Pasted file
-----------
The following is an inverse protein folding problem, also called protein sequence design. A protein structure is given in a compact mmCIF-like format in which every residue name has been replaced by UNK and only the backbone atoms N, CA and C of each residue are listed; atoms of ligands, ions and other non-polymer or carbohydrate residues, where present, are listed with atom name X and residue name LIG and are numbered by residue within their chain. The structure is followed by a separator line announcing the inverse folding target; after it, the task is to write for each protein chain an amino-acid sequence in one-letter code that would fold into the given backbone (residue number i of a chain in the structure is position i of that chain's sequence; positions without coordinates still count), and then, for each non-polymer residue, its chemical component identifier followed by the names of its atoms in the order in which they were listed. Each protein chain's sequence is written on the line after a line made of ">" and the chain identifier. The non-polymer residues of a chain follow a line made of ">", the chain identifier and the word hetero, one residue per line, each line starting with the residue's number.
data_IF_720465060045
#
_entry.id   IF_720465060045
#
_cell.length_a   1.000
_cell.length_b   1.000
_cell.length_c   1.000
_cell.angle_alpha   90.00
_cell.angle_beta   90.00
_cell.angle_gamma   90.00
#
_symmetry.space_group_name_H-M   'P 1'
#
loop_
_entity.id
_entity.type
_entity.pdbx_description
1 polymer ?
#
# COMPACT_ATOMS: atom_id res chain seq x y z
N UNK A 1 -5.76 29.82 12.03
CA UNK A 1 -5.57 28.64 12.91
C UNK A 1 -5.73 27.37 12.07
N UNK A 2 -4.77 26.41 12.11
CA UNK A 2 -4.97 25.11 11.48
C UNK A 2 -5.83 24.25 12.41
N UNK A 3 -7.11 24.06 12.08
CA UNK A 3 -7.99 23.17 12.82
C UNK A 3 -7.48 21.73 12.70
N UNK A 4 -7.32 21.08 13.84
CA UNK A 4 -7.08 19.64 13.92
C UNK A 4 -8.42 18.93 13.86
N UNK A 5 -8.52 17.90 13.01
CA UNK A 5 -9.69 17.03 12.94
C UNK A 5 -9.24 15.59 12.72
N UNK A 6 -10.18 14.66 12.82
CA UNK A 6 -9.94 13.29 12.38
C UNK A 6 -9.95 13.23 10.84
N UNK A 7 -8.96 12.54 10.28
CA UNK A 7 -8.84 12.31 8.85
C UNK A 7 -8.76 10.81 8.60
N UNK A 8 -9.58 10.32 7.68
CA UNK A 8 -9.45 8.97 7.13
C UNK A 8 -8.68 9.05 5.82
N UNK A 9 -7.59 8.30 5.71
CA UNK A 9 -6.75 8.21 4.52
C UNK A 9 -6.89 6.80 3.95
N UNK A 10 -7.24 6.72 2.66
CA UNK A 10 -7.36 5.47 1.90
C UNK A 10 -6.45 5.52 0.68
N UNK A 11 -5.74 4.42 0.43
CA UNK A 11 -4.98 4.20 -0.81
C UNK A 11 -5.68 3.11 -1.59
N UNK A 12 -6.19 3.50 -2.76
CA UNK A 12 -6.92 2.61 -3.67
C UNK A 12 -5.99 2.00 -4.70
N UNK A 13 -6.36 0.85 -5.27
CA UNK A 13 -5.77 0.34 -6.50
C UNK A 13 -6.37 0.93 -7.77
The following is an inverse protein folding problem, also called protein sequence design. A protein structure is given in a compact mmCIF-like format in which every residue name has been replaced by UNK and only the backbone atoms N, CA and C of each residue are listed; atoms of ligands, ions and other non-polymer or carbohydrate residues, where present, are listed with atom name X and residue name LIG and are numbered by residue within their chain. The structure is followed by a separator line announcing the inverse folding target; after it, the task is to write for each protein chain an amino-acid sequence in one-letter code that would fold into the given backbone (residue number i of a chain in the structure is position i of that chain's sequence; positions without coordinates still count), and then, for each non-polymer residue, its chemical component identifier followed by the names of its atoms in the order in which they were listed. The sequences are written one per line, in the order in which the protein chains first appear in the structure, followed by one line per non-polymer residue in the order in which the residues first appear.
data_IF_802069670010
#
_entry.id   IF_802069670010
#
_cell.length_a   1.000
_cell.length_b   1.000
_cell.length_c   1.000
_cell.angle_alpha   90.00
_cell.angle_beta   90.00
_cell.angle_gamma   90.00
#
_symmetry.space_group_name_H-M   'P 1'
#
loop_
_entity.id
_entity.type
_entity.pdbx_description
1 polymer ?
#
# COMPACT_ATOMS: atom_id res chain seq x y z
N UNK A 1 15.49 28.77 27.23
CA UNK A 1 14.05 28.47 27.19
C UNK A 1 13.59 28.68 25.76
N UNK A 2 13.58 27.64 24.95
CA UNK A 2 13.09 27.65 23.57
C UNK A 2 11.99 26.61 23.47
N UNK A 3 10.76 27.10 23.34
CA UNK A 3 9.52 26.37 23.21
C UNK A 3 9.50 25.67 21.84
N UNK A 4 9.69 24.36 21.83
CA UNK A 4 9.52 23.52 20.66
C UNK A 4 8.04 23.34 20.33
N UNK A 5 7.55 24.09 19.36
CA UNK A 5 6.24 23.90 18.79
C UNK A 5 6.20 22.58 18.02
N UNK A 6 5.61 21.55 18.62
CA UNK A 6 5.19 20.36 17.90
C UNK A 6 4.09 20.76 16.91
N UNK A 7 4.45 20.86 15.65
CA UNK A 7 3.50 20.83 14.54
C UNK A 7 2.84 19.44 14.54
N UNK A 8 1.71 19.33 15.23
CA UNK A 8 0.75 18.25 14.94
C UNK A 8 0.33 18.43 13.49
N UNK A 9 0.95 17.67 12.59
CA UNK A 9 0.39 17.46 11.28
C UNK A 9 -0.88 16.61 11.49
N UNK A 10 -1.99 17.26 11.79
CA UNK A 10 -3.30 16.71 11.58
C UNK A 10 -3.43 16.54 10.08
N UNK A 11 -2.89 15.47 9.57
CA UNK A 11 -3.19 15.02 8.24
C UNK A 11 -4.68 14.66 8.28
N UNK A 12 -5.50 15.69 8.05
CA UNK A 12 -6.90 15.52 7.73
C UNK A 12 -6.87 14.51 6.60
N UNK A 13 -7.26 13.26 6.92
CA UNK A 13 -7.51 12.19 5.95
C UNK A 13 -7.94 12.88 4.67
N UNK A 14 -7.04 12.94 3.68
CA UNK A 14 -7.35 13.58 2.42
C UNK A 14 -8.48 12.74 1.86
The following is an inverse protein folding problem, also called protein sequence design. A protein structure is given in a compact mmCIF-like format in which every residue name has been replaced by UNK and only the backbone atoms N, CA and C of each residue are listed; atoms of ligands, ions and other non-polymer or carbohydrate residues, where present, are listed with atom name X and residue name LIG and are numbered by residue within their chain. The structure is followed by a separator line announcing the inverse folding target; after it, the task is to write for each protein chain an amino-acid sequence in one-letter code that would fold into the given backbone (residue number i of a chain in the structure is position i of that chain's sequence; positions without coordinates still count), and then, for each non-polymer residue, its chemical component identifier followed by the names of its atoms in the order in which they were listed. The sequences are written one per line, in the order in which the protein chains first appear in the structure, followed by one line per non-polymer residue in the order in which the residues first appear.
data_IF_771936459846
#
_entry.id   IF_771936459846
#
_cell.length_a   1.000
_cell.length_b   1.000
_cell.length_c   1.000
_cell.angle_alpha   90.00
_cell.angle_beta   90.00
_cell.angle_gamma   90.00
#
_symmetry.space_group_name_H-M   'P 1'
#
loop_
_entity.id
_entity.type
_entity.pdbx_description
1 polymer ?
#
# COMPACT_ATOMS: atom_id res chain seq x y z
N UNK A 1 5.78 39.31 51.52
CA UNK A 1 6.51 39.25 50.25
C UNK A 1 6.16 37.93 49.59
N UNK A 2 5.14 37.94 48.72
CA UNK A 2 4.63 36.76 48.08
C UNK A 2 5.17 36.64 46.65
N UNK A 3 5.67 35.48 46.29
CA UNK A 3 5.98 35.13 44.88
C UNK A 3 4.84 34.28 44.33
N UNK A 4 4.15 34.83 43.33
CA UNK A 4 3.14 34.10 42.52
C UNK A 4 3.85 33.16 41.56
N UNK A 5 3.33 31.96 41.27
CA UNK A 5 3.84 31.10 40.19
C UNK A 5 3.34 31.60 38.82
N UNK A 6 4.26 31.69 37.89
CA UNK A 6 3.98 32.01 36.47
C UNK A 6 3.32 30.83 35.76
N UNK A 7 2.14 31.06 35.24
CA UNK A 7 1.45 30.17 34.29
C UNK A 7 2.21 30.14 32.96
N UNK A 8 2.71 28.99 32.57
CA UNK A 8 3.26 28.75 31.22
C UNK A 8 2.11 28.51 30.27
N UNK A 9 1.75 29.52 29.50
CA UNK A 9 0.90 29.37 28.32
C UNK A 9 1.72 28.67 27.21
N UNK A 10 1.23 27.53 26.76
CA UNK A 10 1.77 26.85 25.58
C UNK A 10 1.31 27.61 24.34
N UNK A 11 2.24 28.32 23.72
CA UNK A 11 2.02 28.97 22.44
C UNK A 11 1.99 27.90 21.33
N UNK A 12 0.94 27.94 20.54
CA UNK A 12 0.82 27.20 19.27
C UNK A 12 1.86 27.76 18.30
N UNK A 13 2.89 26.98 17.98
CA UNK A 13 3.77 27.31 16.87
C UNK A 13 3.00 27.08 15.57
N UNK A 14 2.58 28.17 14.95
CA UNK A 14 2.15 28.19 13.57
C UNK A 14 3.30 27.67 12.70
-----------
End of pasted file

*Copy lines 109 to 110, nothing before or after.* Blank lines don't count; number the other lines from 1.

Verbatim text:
N UNK A 10 -1.99 17.26 11.79
CA UNK A 10 -3.30 16.71 11.58